There comes a point in the journey of a superhero where the popularity tide begins to turn against them. Fearing fandom fatigue, studios decide to reboot. Audiences now don’t have to deal with decades of backstory and it is easier for them to become part of the cultural phenomenon.
Lewis Carr is not talking about the cinematic universe adaptations of comic books. He is all about revamping the perception of Moodle, our one true superhero. Presented at iMoot 2016, Carr makes some valuable points with the reboot analogy which Moodle Partners, the Moodle Users Association, Moodle HQ and the community at large might benefit if they take it to heart.
Lewis brings three possible answers to the “what happened” table.
- Novelty factor wore off.
- People have a natural inclination for something new.
- Let’s be real, the right answer is that other LMS are stepping up their game while we are playing “small ball”.
You can almost hear Carr’s clenched fist pound on the table:
If we don’t reinvent our Moodle platforms, we won’t be around much longer.
So, how can we change our public perception? Carr proposes a 4-step plan:
- Discovery. Let’s go back to our base and rediscover ourselves. What do we want to do with Moodle? What do learners want, and do we deliver that? Keep in mind that this is a very different world than when Moodle first came into action.
- Design. Listening to users should give Moodle the energy to bounce back. Carr merges the discussion of design evolution with course evolution. He suggests design to make the sacrifice for content delivery to take a step forward.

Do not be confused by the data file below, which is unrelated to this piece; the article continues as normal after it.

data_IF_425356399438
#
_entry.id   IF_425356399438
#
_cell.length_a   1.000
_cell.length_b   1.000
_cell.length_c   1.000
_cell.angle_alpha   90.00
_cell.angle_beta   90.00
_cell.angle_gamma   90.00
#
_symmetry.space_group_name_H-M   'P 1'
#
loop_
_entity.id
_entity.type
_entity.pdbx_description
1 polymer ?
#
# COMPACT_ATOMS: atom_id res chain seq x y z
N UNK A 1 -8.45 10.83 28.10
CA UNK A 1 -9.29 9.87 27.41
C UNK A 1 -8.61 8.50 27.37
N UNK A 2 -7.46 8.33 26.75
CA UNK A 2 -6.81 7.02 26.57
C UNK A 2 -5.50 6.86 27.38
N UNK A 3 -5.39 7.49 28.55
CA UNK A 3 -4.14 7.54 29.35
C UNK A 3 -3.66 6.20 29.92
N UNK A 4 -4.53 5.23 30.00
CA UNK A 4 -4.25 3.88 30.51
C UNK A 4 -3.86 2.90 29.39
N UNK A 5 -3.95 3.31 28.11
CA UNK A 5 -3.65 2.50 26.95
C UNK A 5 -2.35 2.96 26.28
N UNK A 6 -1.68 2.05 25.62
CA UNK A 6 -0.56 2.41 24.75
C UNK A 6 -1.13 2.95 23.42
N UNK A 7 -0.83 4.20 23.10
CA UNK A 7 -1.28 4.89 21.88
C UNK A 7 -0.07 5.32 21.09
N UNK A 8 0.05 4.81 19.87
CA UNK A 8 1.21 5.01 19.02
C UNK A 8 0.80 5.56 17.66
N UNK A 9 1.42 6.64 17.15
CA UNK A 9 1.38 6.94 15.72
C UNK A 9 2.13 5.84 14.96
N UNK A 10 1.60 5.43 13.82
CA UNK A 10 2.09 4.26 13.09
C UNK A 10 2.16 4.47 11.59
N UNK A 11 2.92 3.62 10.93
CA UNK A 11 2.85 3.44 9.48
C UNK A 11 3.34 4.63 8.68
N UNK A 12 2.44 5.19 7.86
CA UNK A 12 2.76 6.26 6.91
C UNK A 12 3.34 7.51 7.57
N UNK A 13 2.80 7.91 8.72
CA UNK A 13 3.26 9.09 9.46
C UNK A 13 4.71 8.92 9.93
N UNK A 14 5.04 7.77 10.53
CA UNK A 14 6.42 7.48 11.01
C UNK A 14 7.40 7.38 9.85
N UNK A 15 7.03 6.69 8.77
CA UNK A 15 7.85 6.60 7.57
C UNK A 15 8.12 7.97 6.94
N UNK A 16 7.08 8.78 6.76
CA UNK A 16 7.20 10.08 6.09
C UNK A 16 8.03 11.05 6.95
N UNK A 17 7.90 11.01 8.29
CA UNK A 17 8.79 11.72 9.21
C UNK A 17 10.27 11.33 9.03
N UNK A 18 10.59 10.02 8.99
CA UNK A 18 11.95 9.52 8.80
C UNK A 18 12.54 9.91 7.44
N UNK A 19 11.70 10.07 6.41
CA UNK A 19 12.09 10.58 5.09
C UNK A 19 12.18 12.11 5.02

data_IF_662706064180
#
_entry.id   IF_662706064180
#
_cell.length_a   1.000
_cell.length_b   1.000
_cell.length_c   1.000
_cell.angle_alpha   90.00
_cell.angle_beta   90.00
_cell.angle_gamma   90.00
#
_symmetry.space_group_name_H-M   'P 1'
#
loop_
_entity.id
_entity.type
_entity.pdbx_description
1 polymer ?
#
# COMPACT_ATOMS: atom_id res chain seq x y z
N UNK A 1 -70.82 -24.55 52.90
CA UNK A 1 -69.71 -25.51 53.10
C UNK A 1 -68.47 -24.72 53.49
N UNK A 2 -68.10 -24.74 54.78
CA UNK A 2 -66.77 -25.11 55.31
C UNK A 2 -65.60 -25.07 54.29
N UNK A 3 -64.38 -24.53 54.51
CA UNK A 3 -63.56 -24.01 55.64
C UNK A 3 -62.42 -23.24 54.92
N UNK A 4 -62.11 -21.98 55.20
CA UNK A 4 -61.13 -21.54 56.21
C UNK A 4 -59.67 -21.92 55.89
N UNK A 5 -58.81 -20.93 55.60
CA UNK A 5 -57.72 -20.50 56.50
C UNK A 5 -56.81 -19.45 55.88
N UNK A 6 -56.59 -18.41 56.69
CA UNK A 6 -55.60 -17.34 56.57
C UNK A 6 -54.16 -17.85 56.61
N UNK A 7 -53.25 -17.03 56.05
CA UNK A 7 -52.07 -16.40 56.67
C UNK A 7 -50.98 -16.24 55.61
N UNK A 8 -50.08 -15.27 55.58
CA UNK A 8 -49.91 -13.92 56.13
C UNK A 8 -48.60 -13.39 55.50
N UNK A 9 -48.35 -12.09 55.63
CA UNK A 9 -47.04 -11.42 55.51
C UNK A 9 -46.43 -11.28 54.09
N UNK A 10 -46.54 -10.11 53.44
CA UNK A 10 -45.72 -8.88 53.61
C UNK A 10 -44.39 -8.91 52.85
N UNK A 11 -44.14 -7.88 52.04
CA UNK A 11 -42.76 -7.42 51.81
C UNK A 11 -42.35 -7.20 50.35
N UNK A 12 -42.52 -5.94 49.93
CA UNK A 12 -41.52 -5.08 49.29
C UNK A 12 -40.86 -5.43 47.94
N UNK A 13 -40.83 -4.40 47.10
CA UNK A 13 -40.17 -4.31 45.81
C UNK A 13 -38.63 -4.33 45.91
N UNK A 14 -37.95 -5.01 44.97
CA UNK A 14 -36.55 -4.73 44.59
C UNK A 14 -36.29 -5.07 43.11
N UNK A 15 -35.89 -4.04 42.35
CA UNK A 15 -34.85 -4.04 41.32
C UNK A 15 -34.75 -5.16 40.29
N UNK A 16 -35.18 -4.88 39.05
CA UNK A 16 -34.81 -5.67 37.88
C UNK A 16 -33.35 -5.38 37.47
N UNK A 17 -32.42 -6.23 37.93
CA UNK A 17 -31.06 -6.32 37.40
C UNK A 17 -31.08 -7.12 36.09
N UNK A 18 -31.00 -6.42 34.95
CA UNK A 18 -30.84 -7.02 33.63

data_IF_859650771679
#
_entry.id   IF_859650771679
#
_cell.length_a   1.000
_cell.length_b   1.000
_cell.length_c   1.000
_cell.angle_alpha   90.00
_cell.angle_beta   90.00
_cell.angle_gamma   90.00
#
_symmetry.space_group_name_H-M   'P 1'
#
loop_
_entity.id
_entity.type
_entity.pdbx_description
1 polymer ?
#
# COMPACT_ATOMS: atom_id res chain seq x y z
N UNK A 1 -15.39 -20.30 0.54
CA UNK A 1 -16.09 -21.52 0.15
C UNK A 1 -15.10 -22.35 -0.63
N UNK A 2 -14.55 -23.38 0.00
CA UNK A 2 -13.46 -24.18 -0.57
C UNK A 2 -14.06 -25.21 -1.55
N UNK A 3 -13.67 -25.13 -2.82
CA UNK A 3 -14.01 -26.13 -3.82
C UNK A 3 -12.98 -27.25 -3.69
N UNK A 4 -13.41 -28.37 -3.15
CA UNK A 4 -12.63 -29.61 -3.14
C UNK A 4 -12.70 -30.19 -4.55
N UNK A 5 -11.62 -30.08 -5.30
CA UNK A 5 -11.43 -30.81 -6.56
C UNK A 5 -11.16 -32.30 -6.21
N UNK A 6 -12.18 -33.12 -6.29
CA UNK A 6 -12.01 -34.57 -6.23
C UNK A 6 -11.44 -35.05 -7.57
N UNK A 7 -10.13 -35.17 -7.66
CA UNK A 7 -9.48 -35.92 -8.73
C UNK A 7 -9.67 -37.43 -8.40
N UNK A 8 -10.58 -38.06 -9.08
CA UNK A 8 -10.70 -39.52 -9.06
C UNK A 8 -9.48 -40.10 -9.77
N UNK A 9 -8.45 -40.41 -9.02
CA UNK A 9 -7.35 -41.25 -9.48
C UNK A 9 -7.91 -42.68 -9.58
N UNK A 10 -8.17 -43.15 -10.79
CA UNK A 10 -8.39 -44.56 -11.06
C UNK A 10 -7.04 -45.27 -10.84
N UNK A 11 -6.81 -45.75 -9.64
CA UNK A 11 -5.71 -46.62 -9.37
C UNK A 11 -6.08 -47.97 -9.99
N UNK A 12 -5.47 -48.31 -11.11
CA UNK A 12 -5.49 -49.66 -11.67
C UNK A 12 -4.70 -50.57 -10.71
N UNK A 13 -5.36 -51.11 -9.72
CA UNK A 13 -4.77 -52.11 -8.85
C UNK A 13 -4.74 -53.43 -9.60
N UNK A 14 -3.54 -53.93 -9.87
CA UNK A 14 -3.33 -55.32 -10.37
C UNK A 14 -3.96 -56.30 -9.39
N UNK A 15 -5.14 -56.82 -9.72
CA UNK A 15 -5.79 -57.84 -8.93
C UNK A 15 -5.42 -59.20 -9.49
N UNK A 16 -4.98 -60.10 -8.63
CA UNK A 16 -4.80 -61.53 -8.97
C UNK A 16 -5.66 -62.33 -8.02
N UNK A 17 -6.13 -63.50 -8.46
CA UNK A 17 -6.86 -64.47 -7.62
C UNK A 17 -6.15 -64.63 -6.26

- Development. Carr joins the many top moodlers suggesting that CSS gains prominence. This would ease theme customization. But for this some elementary functionality needs to exist on the core. Like global search and all-encompassing language packs.
- Deployment. How we design the Moodle setup storyline influences thinking. Carr points out that this is an opportunity to “inspire a new way”. Courses should not be fit into pre-made layouts, the layout should be able to wrap content. Tags should replace blocks for a more flexible grouping. Teachers should be able to change and manage things at will. These are some of Lewis Carr brainstorming.
Perhaps DC or Marvel could be interested in adding Moodle to their rosters?
See the full keynote slides below.
How should Moodle ensure its long-term survival?